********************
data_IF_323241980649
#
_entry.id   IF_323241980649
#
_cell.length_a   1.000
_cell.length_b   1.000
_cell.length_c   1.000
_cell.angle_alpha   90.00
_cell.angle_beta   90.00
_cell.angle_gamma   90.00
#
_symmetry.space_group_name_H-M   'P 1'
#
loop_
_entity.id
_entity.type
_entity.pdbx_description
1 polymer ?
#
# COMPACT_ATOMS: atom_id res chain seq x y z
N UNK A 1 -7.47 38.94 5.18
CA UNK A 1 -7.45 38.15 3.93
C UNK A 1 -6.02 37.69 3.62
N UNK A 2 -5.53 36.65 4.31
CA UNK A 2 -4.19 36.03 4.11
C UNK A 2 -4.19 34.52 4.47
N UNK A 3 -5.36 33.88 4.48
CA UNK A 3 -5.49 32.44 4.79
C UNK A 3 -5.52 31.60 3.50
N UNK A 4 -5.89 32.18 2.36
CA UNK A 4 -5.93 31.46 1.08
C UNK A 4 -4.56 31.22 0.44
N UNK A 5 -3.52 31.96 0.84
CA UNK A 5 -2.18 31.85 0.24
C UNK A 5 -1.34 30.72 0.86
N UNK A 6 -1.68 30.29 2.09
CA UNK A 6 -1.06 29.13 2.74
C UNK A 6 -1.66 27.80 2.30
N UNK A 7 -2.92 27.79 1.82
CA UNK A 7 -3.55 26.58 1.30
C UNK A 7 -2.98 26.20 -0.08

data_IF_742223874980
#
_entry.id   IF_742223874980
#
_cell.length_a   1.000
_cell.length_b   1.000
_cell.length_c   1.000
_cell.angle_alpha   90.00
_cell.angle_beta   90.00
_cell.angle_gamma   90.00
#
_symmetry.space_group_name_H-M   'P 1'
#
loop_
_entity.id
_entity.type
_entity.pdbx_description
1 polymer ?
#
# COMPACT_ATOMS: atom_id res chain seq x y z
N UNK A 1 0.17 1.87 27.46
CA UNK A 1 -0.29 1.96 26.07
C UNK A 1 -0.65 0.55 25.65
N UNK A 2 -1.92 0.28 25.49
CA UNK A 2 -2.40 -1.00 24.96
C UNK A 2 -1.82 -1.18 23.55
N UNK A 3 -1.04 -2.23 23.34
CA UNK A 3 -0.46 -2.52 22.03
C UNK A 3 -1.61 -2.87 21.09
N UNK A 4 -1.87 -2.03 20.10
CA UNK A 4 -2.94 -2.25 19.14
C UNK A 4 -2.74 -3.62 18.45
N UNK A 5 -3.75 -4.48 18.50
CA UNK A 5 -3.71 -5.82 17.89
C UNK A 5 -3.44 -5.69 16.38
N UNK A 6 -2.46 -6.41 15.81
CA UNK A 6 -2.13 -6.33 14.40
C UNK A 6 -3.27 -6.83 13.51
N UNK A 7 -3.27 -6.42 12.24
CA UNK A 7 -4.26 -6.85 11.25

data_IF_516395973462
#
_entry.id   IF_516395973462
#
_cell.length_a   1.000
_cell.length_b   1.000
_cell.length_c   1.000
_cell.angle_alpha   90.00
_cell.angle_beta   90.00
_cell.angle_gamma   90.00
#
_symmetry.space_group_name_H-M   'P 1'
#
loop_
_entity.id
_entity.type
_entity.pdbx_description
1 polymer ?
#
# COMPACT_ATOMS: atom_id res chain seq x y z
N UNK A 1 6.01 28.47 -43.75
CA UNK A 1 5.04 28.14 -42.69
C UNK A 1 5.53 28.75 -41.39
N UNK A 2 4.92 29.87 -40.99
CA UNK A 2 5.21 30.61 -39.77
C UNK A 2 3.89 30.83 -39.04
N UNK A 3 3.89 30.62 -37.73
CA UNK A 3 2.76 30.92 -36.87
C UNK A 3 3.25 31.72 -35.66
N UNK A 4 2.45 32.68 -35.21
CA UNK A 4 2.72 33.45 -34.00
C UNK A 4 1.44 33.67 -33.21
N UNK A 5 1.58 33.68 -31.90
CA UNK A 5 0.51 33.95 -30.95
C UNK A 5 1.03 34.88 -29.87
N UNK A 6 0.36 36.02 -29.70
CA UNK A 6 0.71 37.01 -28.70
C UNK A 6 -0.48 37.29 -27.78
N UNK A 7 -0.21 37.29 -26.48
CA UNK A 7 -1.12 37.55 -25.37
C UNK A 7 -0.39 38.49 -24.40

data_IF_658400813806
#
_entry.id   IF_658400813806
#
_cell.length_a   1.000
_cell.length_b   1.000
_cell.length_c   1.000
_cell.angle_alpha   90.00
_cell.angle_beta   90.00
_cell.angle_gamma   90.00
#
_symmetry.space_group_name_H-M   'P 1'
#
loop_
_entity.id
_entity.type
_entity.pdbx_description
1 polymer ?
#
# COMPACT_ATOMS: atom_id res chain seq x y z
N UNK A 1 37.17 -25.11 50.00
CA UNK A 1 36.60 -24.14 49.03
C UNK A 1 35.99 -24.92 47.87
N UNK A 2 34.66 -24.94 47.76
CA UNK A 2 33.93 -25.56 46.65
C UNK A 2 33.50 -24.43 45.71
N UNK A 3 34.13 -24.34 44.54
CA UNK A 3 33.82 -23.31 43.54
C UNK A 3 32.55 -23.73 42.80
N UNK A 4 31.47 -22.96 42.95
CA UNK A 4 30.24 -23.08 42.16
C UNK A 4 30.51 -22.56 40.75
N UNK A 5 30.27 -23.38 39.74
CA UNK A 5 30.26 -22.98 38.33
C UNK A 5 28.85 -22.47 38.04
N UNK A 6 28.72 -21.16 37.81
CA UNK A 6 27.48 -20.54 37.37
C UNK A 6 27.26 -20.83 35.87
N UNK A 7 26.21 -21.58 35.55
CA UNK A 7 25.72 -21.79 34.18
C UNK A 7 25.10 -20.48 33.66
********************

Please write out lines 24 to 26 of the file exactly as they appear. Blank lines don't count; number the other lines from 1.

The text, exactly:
N UNK A 2 -5.53 36.65 4.31
CA UNK A 2 -4.19 36.03 4.11
C UNK A 2 -4.19 34.52 4.47